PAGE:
That said, GM Kunte, without a doubt, is the ‘dada’ among the Indian chessplayers. Besides Sethu, he is the only player in the starting list who has won the National title before – twice, in the years 1997 and 2000. If he truly gets going, he can decide the winner of this tournament himself.

Murali Karthikeyan

GM Murali Karthikeyan (2498) [Photo: Sa Kannan]

Karthikeyan has had sedate year after becoming a grandmaster. He finished first runner-up at the 2015 National Junior Championship and the 2015 National Challengers Championship. In the World Junior Championship that followed, he failed to impress.


However, a 14-player round robin with a rating average of 2500 is just a perfect playground for the Young Turk to display his mettle. He is destined to become a super-grandmaster in times to come, and one would only be glad if he restarts his ascent right away.


The trend says that youngsters are popping out of nowhere to win important tournaments. Will this be Karthikeyan’s month?

Swapnil Dhopade

GM Swapnil Dhopade (2497)

Swapnil is the hottest player right now in the Indian tournament circuit. Since August this year, Swapnil has won the National Challengers Championship, 4th Keshabananda Memorial and the Pune Maheshwaranand tournament. He has played tournaments continuously since the beginning of this year and is displaying his maximum powers. He completed his GM title by jumping just high enough at the Pune event to put the ball in the 2500-mark net.


It could be safe to bet that if Swapnil continues to play in the rich vein of form he is in, there would be no stopping him. “My aim is to give my best in every game. I don’t want to think about the placing before the tournament begins.”


All his opponents in this tournament have qualified from the National Challengers – all except Sethu and Vidit. “I think all the opponents are equally good. No one can be taken lightly, and two guys stand out: Vidit and Sethu.” Is he prepared for the challenge? “I feel I have worked well for this tournament. I have done well recently in the past events. Additionally, I have also completed my GM title. I think it will be an interesting and fighting tournament.”


Chess is a demanding sport, and it could be possible that playing continuously without respite may be too taxing on Swapnil’s body and mind. However, Swapnil confidently brushes aside such doubts: “I will fight in each game.”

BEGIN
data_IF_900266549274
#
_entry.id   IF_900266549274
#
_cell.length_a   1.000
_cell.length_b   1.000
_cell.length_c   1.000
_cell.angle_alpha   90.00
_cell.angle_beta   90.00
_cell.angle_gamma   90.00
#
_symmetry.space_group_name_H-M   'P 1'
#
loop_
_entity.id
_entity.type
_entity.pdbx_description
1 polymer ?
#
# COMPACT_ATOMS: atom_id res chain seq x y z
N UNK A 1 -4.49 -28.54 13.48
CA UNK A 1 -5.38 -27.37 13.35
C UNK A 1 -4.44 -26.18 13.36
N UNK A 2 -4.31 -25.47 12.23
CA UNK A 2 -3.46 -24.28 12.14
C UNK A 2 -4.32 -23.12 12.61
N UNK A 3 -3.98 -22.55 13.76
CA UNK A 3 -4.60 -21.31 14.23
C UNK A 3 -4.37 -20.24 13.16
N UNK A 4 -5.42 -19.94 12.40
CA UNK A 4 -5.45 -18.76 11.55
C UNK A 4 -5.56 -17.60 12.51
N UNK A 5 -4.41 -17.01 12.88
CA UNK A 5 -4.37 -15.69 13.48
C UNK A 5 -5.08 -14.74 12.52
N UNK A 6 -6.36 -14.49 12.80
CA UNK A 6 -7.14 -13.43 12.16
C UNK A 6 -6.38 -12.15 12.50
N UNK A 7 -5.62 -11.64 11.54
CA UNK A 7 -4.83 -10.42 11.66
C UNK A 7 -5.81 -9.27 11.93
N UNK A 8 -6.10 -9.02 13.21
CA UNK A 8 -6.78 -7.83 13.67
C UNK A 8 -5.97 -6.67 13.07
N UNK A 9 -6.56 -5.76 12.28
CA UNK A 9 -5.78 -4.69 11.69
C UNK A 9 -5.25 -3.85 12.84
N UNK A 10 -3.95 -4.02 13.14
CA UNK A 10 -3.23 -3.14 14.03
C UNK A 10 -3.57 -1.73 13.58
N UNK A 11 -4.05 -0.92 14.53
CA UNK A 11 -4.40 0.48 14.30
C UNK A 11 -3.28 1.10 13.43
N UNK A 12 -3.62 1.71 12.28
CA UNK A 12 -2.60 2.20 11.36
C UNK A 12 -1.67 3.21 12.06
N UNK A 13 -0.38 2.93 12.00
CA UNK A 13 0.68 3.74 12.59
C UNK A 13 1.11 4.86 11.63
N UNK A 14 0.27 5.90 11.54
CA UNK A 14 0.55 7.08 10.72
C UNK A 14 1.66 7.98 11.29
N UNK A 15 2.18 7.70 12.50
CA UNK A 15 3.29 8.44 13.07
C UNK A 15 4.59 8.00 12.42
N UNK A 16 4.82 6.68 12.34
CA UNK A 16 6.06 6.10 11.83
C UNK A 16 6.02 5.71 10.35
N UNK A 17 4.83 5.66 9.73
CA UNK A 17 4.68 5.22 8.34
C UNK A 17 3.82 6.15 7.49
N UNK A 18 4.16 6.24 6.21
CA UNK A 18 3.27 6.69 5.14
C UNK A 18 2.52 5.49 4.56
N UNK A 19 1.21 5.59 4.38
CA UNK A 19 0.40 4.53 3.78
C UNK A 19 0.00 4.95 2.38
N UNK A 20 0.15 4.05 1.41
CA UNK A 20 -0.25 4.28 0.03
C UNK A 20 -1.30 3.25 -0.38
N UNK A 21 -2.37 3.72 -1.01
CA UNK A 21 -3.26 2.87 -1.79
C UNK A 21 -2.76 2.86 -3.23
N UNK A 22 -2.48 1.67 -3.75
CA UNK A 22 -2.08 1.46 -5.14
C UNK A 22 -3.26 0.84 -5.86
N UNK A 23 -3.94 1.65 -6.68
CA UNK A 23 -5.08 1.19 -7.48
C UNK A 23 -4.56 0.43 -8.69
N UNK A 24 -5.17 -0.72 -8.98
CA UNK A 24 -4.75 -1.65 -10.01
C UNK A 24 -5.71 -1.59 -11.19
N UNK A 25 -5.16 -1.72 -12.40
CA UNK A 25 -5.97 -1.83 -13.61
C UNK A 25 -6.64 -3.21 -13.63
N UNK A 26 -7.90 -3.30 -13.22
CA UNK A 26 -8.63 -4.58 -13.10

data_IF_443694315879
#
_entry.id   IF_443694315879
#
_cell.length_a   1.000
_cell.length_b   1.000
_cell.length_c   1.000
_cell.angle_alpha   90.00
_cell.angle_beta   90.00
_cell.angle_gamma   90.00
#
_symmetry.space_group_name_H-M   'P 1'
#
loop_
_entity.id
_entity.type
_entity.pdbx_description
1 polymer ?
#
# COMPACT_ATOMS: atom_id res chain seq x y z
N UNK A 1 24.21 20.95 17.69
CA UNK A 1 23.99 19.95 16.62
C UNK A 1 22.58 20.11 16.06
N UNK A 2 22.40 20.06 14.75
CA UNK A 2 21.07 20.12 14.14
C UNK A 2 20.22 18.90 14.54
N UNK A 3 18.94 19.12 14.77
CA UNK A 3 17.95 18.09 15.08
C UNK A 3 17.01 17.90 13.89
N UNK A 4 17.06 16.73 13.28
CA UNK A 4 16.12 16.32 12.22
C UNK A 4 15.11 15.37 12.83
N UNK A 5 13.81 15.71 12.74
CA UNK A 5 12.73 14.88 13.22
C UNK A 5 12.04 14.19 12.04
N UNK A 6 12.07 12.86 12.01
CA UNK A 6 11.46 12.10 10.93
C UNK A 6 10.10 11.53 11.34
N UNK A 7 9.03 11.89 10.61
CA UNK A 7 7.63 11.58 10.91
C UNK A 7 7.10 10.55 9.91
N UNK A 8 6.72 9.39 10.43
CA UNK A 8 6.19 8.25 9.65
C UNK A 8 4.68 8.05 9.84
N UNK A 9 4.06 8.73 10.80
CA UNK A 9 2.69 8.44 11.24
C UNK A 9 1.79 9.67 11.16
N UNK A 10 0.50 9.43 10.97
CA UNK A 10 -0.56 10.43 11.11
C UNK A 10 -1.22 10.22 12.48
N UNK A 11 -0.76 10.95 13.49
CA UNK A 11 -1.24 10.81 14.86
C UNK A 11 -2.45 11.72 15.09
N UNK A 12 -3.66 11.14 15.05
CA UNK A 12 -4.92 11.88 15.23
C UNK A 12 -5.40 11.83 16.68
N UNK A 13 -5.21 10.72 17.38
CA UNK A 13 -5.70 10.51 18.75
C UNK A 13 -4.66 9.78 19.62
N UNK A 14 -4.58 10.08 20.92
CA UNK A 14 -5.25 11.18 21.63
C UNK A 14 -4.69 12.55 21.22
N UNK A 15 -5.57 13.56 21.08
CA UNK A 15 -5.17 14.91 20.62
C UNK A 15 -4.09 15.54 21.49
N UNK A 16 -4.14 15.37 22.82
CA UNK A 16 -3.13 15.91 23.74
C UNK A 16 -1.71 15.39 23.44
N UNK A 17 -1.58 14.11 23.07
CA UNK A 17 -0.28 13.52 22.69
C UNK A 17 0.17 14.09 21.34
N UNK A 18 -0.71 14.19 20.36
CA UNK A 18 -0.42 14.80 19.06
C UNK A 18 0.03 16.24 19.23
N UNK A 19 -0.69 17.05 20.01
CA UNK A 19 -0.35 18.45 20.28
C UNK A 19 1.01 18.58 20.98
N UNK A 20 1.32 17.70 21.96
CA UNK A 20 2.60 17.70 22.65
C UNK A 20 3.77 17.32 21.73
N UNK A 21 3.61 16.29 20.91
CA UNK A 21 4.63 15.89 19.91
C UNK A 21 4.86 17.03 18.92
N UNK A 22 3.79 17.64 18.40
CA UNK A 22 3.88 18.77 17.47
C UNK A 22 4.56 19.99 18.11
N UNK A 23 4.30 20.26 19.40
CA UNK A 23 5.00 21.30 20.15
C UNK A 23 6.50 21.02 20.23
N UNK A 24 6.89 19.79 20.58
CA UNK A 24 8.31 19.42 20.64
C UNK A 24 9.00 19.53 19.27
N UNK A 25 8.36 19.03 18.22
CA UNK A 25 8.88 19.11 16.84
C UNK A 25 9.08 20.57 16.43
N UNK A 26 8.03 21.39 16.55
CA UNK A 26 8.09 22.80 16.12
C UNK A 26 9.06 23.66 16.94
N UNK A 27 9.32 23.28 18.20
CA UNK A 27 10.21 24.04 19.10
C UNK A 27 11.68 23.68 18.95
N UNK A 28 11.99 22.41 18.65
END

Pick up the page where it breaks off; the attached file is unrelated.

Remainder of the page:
Shyam Sundar M.

GM Shyam Sundar M. (2481) [Photo: Sa Kannan]

The year 2015 was full of hits and misses for GM Shyam Sundar M. Nevertheless, he notably won the strong Bhopal tournament in the middle of the year. His last tournament that took place in Malaysia was a dampener though.


However, it is unlikely that this will affect Shyam. “Personally, I don’t believe in the concept of form. I believe in having a proper state of mind. Therefore, I hope I will be in a fighting mood throughout the event to fight for the top honours,” Shyam Sundar says. The Tamil Nadu lad qualified to play this event by picking up a spot from the National Challengers, as did most others, and he understands how tough this tournament will be for him: “Players playing here have qualified after undergoing intense struggles in the National Challengers. I won’t take anyone lightly and give my best, irrespective of whom I’m playing with.”


“I trust my preparations…,” Shyam Sundar says, expressing eagerness for the tournament to begin.

Neelotpal Das

GM Neelotpal Das (2475)

After spending a couple of years in the doldrums, GM Neelotpal Das has had a good run this year, with a cumulative increase of fifty rating points. He comfortably picked up a spot at the National Premier with a par performance at the Challengers. That said, he has had his share of vicissitudes.


Neelotpal would only hope that he maintains this upward trend. While he is fighting hard to restore his rating, this is a golden opportunity for him, and he will want to make it count. 

M.R. Venkatesh

GM M.R. Venkatesh (2464)

GM Venkatesh has had a fairly quiet year, taking one step forward to take two steps back. He too had no troubles in booking his spot at the National Premier, as he had a sturdy result in the National Challengers.


Also among the relative seniors in the tournament, Venkatesh will look forward to cash in on his experience.

Arghyadip Das

IM Arghyadip Das (2456)

At the National Challengers Championship, IM Arghyadip Das suffered a shock loss in the very first round to a young kid rated in the 2000s and then he lost two more games to a 2300 and a 2200. However, like Captain Jack Sparrow holding on to his Black Pearl, Arghyadip salvaged his sinking ship and qualified to the National Premier.


IM Arghyadip Das hasn’t had a particularly good year, however, he fights best with his back to the wall. In such a scenario, it will be very interesting to see how he performs in this tournament.